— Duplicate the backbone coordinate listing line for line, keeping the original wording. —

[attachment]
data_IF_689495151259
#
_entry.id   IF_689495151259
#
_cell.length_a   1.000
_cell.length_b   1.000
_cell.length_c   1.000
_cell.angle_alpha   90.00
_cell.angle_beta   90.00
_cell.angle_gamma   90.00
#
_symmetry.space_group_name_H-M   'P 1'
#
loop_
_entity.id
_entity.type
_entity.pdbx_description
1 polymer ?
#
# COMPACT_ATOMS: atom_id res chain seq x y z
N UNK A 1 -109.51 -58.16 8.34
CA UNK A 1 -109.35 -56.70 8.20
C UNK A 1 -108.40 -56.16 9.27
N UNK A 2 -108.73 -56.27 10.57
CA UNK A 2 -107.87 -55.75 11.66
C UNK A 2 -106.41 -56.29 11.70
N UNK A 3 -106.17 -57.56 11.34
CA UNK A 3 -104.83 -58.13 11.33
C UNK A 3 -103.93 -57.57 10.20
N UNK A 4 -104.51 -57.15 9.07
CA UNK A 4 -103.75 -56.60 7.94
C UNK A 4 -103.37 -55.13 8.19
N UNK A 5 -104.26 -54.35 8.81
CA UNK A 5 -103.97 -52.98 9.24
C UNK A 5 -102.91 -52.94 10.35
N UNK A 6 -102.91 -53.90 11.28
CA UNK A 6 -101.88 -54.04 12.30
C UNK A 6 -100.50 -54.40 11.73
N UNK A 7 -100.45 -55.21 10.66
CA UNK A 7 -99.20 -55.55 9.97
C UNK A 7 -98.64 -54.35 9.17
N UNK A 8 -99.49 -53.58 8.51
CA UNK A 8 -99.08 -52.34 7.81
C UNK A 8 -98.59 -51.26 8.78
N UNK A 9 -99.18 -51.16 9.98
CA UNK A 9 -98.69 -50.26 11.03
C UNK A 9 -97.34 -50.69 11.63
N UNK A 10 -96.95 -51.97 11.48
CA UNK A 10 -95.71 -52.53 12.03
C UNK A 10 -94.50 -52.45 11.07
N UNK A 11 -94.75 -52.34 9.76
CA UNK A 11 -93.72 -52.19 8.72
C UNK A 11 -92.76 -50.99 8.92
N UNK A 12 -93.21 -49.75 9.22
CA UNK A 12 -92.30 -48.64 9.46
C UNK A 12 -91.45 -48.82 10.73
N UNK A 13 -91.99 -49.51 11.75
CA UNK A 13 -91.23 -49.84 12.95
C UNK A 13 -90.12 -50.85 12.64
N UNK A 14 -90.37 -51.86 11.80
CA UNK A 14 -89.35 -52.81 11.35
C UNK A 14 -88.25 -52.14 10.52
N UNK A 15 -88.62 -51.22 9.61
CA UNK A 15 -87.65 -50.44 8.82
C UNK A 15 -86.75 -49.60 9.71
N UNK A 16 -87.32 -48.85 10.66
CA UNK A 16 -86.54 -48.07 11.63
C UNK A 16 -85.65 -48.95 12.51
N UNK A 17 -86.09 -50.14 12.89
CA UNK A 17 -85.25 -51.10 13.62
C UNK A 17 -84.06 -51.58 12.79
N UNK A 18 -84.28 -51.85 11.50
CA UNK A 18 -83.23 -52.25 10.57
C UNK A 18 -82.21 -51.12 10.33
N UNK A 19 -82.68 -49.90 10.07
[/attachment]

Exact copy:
data_IF_689495151259
#
_entry.id   IF_689495151259
#
_cell.length_a   1.000
_cell.length_b   1.000
_cell.length_c   1.000
_cell.angle_alpha   90.00
_cell.angle_beta   90.00
_cell.angle_gamma   90.00
#
_symmetry.space_group_name_H-M   'P 1'
#
loop_
_entity.id
_entity.type
_entity.pdbx_description
1 polymer ?
#
# COMPACT_ATOMS: atom_id res chain seq x y z
N UNK A 1 -109.51 -58.16 8.34
CA UNK A 1 -109.35 -56.70 8.20
C UNK A 1 -108.40 -56.16 9.27
N UNK A 2 -108.73 -56.27 10.57
CA UNK A 2 -107.87 -55.75 11.66
C UNK A 2 -106.41 -56.29 11.70
N UNK A 3 -106.17 -57.56 11.34
CA UNK A 3 -104.83 -58.13 11.33
C UNK A 3 -103.93 -57.57 10.20
N UNK A 4 -104.51 -57.15 9.07
CA UNK A 4 -103.75 -56.60 7.94
C UNK A 4 -103.37 -55.13 8.19
N UNK A 5 -104.26 -54.35 8.81
CA UNK A 5 -103.97 -52.98 9.24
C UNK A 5 -102.91 -52.94 10.35
N UNK A 6 -102.91 -53.90 11.28
CA UNK A 6 -101.88 -54.04 12.30
C UNK A 6 -100.50 -54.40 11.73
N UNK A 7 -100.45 -55.21 10.66
CA UNK A 7 -99.20 -55.55 9.97
C UNK A 7 -98.64 -54.35 9.17
N UNK A 8 -99.49 -53.58 8.51
CA UNK A 8 -99.08 -52.34 7.81
C UNK A 8 -98.59 -51.26 8.78
N UNK A 9 -99.18 -51.16 9.98
CA UNK A 9 -98.69 -50.26 11.03
C UNK A 9 -97.34 -50.69 11.63
N UNK A 10 -96.95 -51.97 11.48
CA UNK A 10 -95.71 -52.53 12.03
C UNK A 10 -94.50 -52.45 11.07
N UNK A 11 -94.75 -52.34 9.76
CA UNK A 11 -93.72 -52.19 8.72
C UNK A 11 -92.76 -50.99 8.92
N UNK A 12 -93.21 -49.75 9.22
CA UNK A 12 -92.30 -48.64 9.46
C UNK A 12 -91.45 -48.82 10.73
N UNK A 13 -91.99 -49.51 11.75
CA UNK A 13 -91.23 -49.84 12.95
C UNK A 13 -90.12 -50.85 12.64
N UNK A 14 -90.37 -51.86 11.80
CA UNK A 14 -89.35 -52.81 11.35
C UNK A 14 -88.25 -52.14 10.52
N UNK A 15 -88.62 -51.22 9.61
CA UNK A 15 -87.65 -50.44 8.82
C UNK A 15 -86.75 -49.60 9.71
N UNK A 16 -87.32 -48.85 10.66
CA UNK A 16 -86.54 -48.07 11.63
C UNK A 16 -85.65 -48.95 12.51
N UNK A 17 -86.09 -50.14 12.89
CA UNK A 17 -85.25 -51.10 13.62
C UNK A 17 -84.06 -51.58 12.79
N UNK A 18 -84.28 -51.85 11.50
CA UNK A 18 -83.23 -52.25 10.57
C UNK A 18 -82.21 -51.12 10.33
N UNK A 19 -82.68 -49.90 10.07